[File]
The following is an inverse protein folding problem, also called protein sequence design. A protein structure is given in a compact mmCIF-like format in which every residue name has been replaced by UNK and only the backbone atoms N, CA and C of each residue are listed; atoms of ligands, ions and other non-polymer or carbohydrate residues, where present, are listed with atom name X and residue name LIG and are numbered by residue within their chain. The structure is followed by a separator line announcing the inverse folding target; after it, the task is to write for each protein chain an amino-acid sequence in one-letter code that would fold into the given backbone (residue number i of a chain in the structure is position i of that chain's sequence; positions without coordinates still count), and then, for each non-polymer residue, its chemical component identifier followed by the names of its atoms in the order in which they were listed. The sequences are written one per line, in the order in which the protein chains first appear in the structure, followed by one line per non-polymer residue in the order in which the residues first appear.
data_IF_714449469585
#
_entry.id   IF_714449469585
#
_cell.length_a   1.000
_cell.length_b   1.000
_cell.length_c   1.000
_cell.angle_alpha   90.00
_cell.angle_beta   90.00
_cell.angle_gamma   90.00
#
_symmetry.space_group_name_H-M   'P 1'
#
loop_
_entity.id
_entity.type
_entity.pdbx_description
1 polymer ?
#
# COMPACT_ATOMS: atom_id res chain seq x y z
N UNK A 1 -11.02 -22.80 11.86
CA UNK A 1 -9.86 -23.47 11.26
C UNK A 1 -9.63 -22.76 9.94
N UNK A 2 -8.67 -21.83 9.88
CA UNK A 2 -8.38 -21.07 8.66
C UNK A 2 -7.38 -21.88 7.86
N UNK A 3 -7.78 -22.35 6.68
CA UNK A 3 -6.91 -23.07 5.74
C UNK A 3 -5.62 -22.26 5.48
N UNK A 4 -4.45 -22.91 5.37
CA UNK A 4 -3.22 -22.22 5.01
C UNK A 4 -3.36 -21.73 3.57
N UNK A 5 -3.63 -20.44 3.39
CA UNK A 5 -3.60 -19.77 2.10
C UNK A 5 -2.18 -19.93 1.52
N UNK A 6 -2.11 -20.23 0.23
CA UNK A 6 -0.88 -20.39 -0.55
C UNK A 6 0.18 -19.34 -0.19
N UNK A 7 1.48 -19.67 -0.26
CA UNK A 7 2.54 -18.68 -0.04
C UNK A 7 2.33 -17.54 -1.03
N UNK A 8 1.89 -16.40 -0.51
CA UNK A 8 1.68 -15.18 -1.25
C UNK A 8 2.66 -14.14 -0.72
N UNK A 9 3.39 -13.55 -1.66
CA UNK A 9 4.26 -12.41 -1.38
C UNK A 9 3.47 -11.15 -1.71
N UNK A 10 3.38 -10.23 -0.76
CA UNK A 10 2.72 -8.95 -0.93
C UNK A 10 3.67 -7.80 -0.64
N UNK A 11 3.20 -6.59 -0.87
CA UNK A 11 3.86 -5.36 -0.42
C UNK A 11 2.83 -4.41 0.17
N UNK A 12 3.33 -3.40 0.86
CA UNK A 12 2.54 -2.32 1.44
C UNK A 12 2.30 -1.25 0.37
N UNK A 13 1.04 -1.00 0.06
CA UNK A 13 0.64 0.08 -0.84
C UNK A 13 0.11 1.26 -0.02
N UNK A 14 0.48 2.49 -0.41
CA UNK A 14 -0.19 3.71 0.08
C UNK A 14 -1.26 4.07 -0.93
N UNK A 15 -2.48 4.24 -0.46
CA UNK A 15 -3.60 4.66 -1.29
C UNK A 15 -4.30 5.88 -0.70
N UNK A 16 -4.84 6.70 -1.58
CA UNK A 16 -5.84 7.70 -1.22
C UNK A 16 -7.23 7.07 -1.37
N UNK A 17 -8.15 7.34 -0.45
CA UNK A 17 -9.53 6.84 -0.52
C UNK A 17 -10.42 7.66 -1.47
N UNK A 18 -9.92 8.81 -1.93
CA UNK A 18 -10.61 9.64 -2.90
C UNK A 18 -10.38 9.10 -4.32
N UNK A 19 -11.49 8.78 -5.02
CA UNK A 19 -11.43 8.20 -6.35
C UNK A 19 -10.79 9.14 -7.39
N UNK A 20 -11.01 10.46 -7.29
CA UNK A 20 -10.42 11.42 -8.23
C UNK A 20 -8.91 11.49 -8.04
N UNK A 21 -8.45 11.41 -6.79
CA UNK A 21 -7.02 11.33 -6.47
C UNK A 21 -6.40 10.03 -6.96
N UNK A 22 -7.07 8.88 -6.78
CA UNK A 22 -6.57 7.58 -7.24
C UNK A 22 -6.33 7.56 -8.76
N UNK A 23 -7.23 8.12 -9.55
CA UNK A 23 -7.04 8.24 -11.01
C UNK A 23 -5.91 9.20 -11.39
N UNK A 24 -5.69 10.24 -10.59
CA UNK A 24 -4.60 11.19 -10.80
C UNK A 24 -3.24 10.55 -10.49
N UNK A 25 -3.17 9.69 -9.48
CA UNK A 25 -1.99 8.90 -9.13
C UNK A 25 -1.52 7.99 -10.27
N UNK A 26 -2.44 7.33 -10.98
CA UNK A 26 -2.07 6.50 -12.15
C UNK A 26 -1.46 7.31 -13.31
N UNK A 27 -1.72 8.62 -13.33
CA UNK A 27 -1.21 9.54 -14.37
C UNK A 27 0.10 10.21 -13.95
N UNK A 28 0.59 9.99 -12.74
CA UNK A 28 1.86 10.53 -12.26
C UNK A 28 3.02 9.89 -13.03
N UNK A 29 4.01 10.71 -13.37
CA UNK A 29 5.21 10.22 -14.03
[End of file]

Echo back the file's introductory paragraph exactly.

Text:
The following is an inverse protein folding problem, also called protein sequence design. A protein structure is given in a compact mmCIF-like format in which every residue name has been replaced by UNK and only the backbone atoms N, CA and C of each residue are listed; atoms of ligands, ions and other non-polymer or carbohydrate residues, where present, are listed with atom name X and residue name LIG and are numbered by residue within their chain. The structure is followed by a separator line announcing the inverse folding target; after it, the task is to write for each protein chain an amino-acid sequence in one-letter code that would fold into the given backbone (residue number i of a chain in the structure is position i of that chain's sequence; positions without coordinates still count), and then, for each non-polymer residue, its chemical component identifier followed by the names of its atoms in the order in which they were listed. The sequences are written one per line, in the order in which the protein chains first appear in the structure, followed by one line per non-polymer residue in the order in which the residues first appear.